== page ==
I can see what Dickens intends to do through Esther's Narrative but I am not sure I like the way he is doing it.
But above all, what stood out for me was that Bleak House has another quality too. It is offensive.
It is offensive and offended about much of his society, as if Dicken's eyes and heart are worn out with what he has seen.
Over the course of the 380,00 words, Dickens castigates the whole working of the legal system. He shows it feeding of itself, existing only to multiply costs and empty pockets into its own coffers. Not, I thought, unlike some no-win-no-fee scams, or some of the consultancy firms involved in government projects or those saviour companies that arrive to asset-strip after takeovers. Entirely legally.
Dickens started Bleak House in 1851, after a year’s break, not that the whirlwind man ever had such a thing. In that period, as well as items of journalism, he had helped Angela Burdett-Coutts plans for slum clearances. He had was instrumental in setting up her home for fallen women, even to suggestions for decoration of the rooms. He helped to set up a Guild of Literature and Art, intended to help poor writers and artists, put on huge theatricals to raise money for charitable causes and more besides.
He had been watching the dark and dreadful side of Victorian England - poverty, unemployment, disease, squalor, harsh working conditions, jobless soldiers, the burden of the elderly, quarrels over public and private rights, the content of education, the lending and borrowing of money, the divisions and inequalities in society - just when the Great Exhibition was prominent in every paper and journal as “a showcase for Britain”, although those words might be taken from a more recent time.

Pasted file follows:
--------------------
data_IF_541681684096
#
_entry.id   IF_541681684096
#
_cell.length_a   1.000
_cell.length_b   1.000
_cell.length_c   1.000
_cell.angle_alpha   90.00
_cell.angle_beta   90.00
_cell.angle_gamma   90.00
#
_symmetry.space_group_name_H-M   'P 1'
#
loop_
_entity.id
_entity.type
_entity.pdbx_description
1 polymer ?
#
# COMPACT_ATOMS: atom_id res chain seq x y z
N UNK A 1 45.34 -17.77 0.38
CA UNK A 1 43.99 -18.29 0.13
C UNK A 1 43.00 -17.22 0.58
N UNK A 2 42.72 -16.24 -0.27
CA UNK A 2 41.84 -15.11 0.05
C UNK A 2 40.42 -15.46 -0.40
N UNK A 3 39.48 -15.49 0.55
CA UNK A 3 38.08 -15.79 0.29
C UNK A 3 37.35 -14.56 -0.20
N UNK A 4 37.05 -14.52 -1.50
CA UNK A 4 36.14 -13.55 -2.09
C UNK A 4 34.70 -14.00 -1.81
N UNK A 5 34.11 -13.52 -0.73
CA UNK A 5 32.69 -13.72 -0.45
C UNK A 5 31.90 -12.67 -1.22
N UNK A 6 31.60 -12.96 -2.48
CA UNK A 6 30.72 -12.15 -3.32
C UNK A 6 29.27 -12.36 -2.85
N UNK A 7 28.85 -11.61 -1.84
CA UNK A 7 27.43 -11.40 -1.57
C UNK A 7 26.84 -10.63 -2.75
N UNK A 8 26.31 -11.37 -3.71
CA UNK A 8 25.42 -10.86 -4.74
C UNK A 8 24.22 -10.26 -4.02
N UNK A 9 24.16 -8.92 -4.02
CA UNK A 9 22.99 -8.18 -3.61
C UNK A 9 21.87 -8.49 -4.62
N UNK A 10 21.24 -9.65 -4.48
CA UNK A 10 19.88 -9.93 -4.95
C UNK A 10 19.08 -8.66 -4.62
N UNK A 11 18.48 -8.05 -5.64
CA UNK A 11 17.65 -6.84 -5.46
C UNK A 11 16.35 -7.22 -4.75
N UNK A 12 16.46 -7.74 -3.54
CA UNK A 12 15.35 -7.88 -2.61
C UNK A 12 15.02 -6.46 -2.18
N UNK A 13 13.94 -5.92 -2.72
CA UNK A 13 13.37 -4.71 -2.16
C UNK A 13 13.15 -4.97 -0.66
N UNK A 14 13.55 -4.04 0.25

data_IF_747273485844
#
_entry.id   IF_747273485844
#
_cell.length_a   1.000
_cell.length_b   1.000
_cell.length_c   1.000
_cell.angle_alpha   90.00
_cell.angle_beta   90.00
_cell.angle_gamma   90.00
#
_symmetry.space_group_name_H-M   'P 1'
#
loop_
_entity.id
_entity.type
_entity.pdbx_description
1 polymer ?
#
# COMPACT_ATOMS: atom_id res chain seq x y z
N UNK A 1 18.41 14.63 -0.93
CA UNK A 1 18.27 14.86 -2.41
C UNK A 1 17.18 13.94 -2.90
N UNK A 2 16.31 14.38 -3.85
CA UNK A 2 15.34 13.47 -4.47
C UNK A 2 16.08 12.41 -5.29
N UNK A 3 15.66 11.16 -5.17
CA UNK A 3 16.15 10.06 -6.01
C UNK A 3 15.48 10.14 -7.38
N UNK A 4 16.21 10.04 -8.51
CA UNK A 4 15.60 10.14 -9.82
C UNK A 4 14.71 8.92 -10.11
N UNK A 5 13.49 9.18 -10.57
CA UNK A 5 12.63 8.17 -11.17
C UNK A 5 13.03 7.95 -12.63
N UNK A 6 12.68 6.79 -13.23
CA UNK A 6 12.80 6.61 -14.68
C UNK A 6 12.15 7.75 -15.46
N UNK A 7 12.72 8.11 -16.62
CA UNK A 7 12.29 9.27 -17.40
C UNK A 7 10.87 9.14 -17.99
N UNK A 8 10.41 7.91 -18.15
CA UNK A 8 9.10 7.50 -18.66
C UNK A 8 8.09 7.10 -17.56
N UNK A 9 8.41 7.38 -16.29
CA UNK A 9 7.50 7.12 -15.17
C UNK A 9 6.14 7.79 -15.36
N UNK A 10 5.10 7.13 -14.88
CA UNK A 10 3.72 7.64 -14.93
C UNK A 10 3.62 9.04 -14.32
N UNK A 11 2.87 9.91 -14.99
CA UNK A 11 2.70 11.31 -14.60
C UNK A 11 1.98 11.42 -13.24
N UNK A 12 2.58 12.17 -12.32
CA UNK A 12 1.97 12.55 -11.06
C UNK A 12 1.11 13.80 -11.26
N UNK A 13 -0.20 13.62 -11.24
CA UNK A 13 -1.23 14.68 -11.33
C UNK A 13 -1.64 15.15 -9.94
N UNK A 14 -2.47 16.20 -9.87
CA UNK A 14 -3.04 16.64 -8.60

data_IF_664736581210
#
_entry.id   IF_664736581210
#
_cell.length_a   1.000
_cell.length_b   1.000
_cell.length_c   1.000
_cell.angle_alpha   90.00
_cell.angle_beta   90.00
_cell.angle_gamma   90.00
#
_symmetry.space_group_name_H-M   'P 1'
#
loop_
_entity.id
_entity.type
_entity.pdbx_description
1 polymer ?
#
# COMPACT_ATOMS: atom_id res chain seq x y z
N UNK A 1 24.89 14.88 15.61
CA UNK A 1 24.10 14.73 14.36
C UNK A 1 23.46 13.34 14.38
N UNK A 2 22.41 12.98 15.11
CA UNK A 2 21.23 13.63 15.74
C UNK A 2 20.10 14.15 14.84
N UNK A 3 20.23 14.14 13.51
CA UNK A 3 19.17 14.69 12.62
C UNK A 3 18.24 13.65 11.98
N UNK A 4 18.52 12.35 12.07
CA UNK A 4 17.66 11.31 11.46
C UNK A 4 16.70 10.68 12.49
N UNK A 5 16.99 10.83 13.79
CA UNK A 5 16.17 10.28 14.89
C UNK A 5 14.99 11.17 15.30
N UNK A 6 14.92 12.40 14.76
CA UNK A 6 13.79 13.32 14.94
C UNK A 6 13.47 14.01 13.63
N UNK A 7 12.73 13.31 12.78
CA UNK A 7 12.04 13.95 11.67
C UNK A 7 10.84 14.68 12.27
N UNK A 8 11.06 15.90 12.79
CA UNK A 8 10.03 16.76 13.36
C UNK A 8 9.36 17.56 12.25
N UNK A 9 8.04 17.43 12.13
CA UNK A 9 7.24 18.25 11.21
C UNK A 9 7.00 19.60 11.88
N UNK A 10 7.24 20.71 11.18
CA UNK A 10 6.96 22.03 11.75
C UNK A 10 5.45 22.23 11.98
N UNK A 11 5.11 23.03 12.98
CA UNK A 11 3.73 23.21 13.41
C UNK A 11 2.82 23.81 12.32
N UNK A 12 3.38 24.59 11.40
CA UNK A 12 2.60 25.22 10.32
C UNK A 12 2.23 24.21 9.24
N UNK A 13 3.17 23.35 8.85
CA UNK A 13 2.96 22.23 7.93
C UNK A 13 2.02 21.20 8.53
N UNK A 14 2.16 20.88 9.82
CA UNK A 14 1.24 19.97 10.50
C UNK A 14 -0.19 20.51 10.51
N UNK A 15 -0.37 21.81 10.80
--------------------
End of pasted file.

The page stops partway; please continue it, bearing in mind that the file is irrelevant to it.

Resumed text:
Bleak House, as a book, works despite its difficulties because, so often, the pages ring with emotion and indignation. The personality of Dickens – his “good character” – comes through so strongly that one is held to the story despite the onslaught of relationships and relations and the effusive paragraphs.
The book is just as “offensive” now, making the reader brood on what has changed, if anything, and what has not. Only a few of his fifty-nine characters end up with happiness and often hard-bought.
I want to discover more about how Dickens actually wrote this novel. Are there any History Girls who have studied the Dickens archives, I wonder?
Arthur Calder-Marshall's unabridged edition has notes suggesting that Dickens drew his characters from real people. Was John Jarndyce as a kinder portrait of his father? Georgina the model for Esther? Leigh Hunt the sponger Skimpole? No doubt there are more real people and places offered as inspiration.
However, what fascinates me is how on earth did he weave it all together? How did he hold it all in his mind? The scope and the content of Bleak House is unsettling.
Dickens is not always a perfect writer but somehow he makes himself a most, most memorable one
Penny Dolan's novel for 9-12 year olds, A BOY CALLED M.O.U.S.E., is published by Bloomsbury